• ITVI.USA
    15,379.620
    -113.610
    -0.7%
  • OTLT.USA
    2.786
    -0.021
    -0.7%
  • OTRI.USA
    21.500
    -0.060
    -0.3%
  • OTVI.USA
    15,349.750
    -127.770
    -0.8%
  • TSTOPVRPM.ATLPHL
    3.300
    -0.240
    -6.8%
  • TSTOPVRPM.CHIATL
    2.950
    -0.020
    -0.7%
  • TSTOPVRPM.DALLAX
    1.440
    0.000
    0%
  • TSTOPVRPM.LAXDAL
    3.310
    0.060
    1.8%
  • TSTOPVRPM.PHLCHI
    2.150
    0.020
    0.9%
  • TSTOPVRPM.LAXSEA
    3.950
    -0.100
    -2.5%
  • WAIT.USA
    126.000
    1.000
    0.8%
  • ITVI.USA
    15,379.620
    -113.610
    -0.7%
  • OTLT.USA
    2.786
    -0.021
    -0.7%
  • OTRI.USA
    21.500
    -0.060
    -0.3%
  • OTVI.USA
    15,349.750
    -127.770
    -0.8%
  • TSTOPVRPM.ATLPHL
    3.300
    -0.240
    -6.8%
  • TSTOPVRPM.CHIATL
    2.950
    -0.020
    -0.7%
  • TSTOPVRPM.DALLAX
    1.440
    0.000
    0%
  • TSTOPVRPM.LAXDAL
    3.310
    0.060
    1.8%
  • TSTOPVRPM.PHLCHI
    2.150
    0.020
    0.9%
  • TSTOPVRPM.LAXSEA
    3.950
    -0.100
    -2.5%
  • WAIT.USA
    126.000
    1.000
    0.8%
American Shipper

ST. LAWRENCE SEAWAY OPENS 44TH SHIPPING SEASON

ST. LAWRENCE SEAWAY OPENS 44TH SHIPPING SEASON

   The St. Lawrence Seaway opened its 44th shipping season Tuesday with the passage of the first vessel through the locks, the 'Mississippi' operated by Lower Lakes Towing Ltd.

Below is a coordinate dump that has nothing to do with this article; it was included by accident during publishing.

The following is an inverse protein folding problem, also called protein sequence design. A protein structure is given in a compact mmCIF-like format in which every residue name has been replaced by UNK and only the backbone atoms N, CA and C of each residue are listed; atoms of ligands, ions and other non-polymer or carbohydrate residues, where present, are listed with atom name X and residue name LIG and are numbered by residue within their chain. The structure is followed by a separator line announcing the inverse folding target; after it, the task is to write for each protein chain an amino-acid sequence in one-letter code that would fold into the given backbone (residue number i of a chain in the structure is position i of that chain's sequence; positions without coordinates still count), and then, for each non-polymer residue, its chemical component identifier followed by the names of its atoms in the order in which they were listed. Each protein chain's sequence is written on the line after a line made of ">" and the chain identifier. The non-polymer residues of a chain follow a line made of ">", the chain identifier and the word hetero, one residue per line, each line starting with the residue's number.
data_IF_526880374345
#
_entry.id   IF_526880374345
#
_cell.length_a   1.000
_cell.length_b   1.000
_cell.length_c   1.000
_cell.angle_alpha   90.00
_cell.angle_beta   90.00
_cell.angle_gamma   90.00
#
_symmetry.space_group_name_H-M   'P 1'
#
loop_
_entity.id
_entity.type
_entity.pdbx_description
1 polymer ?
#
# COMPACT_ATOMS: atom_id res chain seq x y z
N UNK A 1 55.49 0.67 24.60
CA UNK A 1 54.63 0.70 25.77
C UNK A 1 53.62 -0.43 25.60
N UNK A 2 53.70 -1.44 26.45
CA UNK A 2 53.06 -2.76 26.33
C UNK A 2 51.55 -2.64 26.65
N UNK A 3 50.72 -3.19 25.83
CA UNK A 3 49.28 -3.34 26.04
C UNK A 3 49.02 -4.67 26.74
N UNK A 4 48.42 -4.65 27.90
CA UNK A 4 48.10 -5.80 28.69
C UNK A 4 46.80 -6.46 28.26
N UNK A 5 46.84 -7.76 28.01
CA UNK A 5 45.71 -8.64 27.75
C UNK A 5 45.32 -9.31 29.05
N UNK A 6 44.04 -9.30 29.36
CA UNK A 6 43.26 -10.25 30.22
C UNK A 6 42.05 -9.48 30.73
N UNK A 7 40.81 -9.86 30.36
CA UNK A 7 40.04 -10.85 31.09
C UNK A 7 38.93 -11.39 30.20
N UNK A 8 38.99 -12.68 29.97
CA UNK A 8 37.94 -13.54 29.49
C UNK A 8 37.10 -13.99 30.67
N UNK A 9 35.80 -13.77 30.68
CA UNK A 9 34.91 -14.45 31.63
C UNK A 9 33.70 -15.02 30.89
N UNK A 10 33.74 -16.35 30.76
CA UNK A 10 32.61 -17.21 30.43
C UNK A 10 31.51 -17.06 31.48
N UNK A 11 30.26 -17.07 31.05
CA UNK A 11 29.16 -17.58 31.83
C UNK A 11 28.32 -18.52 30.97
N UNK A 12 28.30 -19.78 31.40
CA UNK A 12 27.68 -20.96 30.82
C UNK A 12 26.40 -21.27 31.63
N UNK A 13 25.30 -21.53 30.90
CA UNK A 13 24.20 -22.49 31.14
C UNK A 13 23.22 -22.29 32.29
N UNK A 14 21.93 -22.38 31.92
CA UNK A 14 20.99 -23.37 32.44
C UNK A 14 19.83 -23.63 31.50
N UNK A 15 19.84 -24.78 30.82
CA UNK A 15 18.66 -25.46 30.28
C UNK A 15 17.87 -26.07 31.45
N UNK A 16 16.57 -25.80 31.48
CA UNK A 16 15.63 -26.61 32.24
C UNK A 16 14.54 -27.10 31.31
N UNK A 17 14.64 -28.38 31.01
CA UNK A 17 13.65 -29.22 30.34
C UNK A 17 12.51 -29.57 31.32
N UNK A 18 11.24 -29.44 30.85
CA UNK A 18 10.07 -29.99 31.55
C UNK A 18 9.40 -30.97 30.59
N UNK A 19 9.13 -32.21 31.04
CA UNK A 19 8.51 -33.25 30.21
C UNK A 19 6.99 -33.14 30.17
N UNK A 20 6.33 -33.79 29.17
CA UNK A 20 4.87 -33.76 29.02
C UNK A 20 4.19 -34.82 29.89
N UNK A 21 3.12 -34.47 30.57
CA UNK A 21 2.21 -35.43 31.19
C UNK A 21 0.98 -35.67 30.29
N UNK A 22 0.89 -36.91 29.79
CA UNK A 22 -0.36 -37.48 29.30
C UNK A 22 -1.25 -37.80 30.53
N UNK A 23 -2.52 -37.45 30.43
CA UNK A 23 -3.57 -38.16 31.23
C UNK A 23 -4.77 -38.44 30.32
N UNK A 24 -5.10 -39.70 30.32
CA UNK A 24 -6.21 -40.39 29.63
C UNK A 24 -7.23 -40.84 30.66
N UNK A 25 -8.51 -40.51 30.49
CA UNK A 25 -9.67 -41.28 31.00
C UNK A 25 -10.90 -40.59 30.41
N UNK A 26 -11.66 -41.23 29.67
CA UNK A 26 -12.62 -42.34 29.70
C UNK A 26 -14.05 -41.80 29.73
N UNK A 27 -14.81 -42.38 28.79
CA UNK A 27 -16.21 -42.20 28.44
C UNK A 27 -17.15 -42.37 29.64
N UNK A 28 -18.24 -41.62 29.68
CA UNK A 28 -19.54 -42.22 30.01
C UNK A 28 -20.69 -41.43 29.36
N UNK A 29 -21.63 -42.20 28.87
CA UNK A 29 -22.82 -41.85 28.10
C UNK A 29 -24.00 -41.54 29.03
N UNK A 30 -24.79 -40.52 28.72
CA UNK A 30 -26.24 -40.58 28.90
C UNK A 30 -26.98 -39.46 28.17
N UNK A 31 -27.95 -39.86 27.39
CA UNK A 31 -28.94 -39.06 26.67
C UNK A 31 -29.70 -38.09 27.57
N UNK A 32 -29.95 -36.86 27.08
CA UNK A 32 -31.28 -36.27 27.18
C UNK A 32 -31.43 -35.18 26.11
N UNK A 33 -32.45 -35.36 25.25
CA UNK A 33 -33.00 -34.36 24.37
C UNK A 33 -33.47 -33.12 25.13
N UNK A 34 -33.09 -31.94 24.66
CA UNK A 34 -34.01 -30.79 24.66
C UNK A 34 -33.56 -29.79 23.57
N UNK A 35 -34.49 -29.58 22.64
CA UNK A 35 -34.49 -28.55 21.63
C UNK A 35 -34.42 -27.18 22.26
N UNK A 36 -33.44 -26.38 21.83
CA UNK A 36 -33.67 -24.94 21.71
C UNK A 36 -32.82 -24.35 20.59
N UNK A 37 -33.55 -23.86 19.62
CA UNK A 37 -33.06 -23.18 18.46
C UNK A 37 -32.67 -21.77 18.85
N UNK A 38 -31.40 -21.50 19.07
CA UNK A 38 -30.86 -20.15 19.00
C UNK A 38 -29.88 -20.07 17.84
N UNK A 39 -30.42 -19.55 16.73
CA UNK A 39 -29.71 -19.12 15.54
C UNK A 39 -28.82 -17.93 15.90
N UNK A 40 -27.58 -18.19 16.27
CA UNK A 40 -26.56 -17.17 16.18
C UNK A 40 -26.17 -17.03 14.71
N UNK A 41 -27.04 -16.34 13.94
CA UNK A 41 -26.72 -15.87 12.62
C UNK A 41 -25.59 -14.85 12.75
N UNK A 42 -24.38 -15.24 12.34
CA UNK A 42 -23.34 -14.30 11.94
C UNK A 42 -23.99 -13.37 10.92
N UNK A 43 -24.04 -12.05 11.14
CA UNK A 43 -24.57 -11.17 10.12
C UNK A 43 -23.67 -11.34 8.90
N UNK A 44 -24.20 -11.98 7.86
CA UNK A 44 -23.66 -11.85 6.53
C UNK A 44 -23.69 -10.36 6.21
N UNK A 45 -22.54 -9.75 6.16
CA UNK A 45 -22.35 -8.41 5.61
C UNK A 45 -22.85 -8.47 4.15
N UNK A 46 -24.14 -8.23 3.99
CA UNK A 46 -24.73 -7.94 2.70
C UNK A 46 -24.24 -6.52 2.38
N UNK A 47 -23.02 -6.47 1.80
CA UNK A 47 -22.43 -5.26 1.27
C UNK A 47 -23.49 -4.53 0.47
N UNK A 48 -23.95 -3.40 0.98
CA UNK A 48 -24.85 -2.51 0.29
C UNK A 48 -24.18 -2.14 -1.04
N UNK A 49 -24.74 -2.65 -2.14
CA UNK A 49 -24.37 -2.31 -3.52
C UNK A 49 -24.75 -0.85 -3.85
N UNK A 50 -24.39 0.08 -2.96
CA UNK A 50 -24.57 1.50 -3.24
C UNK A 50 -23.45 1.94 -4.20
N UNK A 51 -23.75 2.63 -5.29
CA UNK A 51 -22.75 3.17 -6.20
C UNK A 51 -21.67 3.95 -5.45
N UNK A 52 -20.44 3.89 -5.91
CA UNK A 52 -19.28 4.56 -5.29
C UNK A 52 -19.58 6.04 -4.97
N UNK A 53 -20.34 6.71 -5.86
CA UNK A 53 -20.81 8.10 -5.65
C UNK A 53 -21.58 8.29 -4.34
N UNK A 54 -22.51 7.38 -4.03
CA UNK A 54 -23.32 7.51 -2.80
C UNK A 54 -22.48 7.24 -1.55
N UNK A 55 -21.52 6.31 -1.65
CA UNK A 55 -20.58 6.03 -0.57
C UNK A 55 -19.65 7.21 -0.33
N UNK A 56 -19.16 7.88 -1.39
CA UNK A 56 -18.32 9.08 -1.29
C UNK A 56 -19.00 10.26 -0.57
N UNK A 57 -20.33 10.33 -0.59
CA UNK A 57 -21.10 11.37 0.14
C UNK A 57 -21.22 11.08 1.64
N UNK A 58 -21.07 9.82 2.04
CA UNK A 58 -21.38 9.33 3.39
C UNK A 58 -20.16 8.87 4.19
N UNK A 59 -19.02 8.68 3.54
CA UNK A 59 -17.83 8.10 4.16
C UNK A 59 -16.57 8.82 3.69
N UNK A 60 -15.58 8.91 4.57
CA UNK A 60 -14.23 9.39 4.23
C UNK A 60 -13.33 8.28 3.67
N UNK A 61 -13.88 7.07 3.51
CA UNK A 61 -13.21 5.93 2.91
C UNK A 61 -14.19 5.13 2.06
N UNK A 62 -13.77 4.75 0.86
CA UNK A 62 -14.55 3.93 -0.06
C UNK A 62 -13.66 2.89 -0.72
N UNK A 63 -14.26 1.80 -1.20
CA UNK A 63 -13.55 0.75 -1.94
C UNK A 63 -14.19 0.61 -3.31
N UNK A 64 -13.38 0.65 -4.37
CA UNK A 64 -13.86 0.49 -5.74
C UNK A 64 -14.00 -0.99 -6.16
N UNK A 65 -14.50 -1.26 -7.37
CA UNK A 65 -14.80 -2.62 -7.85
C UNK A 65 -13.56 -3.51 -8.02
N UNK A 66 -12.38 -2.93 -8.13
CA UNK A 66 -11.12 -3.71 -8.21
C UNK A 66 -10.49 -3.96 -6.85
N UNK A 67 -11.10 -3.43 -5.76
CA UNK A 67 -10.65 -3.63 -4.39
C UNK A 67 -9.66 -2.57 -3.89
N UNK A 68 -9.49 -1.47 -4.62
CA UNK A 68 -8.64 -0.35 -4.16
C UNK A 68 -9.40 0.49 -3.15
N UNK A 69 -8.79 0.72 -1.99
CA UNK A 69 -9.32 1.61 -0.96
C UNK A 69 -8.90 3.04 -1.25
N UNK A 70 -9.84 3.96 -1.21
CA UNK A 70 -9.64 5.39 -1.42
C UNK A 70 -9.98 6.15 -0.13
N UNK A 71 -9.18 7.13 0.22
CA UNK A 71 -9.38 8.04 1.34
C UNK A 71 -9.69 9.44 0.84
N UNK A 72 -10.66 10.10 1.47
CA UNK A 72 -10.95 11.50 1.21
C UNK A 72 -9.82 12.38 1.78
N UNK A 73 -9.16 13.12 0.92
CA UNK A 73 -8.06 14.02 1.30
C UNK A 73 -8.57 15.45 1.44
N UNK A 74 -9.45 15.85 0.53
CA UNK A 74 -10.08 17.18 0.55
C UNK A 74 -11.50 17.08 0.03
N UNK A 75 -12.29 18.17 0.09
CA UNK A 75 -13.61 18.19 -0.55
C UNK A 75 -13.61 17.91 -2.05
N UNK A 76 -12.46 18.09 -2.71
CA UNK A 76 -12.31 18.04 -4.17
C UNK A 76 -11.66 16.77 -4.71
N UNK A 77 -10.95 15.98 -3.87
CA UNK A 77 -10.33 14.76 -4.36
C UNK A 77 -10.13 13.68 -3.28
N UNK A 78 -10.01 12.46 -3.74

Compared to the past five years, the 2001 navigation season was considered “average” by the U.S. and Canadian governments that jointly operate the St. Lawrence Seaway system. Last year, 41.71 million tons of cargo were carried through the seaway, a 10 percent drop compared 2000 cargo levels. Seaway authorities blamed a sluggish North American economy, less activity in the steel industry and related reductions in commodities such as iron ore, coal and steel imports, and fewer Canadian and U.S. grain export shipments.

   Despite the reduced traffic, Guy Veronneau, president of Canada’s St. Lawrence Seaway Management Corp., said the seaway met its business targets for the fourth year in a row. “We plan to do so again this year, though we expect no better than average traffic to continue,” he said.

   This year, seaway authorities installed new seaway management technology, such as an automatic vessel identification system. The system will be tested this year and made mandatory next year.

   They launched a new binational Seaway Web site for the shipping industry’s use. “This year, we’re offering e-business services, and an e-mail broadcasting feature so that Seaway users will be able to receive our information electronically, rather than by slower mail,” Veronneau said.

   Seaway authorities also hope to maintain a maximum draft of 26 feet, 3 inches throughout the shipping season, despite low water levels in the Great Lakes. A feasibility study to increase the vessel draft another 3 inches through the seaway has been completed. “Each additional inch of draft boosts the cargo a seaway vessel can carry by 100 tons,” Seaway authorities said.

   In addition, Seaway authorities will begin to study the modernization of navigation services with help from U.S. and Canada Coast Guard, the pilotage agencies, transportation agencies of the U.S. and Canadian governments.

   The St. Lawrence Seaway was opened in 1959 and allows navigation nine months of the year from Duluth, Minn., and Thunder Bay, Ontario, to the Gulf of St. Lawrence, a 3,700-kilometer voyage.

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